Association Cardinality in Rails

From time to time I’ve noticed people who struggle with cardinality and associations in Ruby on Rails. So, I thought I would attempt to create a cheat sheet here to help developers understand relationship cardinality and how it maps to associations.

ActiveRecord can be used to describe relations with one-to-one, one-to-many and many-to-many cardinality; where each model defines its relation to another. Let’s cover each of the three types of associations.

One-to-one

Use `has_one` in the base and `belongs_to` in the association:

class Family < ActiveRecord::Base
  has_one :home
end
class Home < ActiveRecord::Base
  belongs_to :family
end

A common question about a one-to-one association is ‘how to know which direction the has_one and belongs_to go?’  The correct way to know, is that whichever model has the foreign key, gets the `belongs_to`.  In this case, Home has the foreign key `family_id`.

One-to-one relationships are a bit odd, and as a general rule, if you find yourself using a lot of them, there is probably a better solution.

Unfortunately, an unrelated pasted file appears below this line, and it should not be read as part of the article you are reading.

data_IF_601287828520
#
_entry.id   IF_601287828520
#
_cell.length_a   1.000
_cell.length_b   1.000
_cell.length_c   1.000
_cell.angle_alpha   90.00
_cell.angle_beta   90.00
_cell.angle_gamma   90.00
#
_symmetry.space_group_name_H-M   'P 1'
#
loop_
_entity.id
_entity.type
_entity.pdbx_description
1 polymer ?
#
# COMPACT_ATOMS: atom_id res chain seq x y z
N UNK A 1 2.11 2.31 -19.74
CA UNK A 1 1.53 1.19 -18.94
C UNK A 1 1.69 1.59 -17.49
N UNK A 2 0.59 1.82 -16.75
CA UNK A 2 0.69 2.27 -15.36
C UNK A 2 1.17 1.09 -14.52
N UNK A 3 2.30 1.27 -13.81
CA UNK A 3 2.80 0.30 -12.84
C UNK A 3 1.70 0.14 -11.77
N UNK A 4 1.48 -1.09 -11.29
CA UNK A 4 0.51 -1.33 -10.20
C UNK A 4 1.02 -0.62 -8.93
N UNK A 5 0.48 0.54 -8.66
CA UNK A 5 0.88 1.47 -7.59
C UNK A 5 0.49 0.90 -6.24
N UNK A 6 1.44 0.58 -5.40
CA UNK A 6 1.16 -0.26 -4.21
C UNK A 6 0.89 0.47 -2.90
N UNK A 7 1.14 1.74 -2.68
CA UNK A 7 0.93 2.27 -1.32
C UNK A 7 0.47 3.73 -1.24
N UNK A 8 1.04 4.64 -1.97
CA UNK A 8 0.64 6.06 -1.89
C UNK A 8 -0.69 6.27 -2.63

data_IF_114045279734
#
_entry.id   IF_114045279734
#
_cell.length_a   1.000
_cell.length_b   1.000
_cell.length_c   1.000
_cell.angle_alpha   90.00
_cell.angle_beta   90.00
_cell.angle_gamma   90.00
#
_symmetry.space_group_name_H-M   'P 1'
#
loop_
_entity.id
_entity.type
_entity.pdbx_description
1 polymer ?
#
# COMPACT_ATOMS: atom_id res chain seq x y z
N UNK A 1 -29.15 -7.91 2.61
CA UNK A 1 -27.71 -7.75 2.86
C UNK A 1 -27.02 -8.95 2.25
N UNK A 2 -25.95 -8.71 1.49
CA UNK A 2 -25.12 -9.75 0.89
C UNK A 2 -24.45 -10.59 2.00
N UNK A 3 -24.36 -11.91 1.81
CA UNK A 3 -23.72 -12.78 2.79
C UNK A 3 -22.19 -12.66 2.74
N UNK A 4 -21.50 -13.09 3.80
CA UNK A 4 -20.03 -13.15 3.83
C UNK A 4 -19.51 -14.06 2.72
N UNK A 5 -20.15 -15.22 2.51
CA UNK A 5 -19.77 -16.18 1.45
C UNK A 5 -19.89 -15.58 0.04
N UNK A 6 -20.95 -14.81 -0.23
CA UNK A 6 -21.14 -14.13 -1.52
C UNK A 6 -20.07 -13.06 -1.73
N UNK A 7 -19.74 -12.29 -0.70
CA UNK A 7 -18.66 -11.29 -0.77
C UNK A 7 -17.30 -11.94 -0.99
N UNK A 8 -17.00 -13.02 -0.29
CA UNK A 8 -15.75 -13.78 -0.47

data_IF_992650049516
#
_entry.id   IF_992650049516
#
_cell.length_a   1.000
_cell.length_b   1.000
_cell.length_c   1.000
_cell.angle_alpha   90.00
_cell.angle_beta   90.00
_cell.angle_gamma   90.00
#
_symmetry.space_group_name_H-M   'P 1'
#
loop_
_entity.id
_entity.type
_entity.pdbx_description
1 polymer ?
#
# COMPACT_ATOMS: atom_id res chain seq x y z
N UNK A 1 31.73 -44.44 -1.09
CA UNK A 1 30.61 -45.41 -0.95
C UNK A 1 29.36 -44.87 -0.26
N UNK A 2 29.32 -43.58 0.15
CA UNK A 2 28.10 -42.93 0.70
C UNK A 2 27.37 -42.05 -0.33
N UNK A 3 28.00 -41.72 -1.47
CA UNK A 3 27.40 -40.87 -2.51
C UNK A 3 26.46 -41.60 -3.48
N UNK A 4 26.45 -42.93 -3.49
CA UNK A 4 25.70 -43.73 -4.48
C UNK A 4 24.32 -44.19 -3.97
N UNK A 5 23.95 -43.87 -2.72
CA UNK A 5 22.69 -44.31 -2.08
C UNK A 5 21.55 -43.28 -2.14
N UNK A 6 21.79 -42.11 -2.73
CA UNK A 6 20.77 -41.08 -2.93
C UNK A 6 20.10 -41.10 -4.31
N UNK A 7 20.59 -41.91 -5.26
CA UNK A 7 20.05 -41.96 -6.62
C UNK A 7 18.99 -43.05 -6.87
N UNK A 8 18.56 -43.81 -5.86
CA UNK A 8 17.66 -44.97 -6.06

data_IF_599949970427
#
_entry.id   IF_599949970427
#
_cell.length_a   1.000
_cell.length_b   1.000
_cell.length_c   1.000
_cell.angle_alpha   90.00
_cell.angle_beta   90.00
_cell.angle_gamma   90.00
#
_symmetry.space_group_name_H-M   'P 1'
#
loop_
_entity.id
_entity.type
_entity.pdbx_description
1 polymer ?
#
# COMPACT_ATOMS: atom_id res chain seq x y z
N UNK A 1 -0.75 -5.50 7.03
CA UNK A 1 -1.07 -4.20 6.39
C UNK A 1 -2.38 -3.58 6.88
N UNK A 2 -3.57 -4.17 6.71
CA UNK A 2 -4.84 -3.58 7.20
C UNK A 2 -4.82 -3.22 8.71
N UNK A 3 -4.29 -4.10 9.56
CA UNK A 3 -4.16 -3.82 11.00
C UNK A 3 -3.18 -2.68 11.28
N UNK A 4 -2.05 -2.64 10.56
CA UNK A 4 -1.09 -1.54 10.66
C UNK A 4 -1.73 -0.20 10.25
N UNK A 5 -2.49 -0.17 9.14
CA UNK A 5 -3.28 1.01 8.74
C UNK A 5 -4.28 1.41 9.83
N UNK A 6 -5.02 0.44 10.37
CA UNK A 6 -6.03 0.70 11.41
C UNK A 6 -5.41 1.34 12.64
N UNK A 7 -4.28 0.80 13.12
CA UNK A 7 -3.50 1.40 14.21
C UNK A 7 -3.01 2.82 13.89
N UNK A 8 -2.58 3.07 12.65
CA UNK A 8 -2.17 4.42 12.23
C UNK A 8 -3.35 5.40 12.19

One-to-many

Use `has_many` in the base and `belongs_to` in the association:

class Family < ActiveRecord::Base
  has_many :parents
end
class Parent < ActiveRecord::Base
  belongs_to :family
end

This will be your most common relationship. As with one-to-one’s, the table with the foreign key gets the `belongs_to` (although this is a lot more obvious with a one-to-many). In this case the foreign key is `family_id`.

Many-to-many

These can be a lot more complicated and there is actually a couple of different ways to do it.

The first way involves a specific joining model. This results in 2 stages of has_many associations. It is referred to as `has_many :through` and is primarily used if you need to fully control the joining model/table:

class Family < ActiveRecord::Base
  belongs_to :parent
  belongs_to :kid
end
class Parent < ActiveRecord::Base
  has_many :kids, through: :families
end
class Kid < ActiveRecord::Base
  has_many :parents, through: :families
end

The second (and my preferred way) is to use the `has_and_belongs_to_many` method:

class Parent < ActiveRecord::Base
  has_and_belongs_to_many :kids 
end
class Kid < ActiveRecord::Base
  has_and_belongs_to_many :parents
end

The main difference (or disadvantage) with the `has_and_belongs_to_many`method is that the intermediary joining table and foreign keys need to be exactly named to match what Rails expects. Which many-to-many method you use ultimately depends on whether you need to work with the relationship model as its own entity directly.

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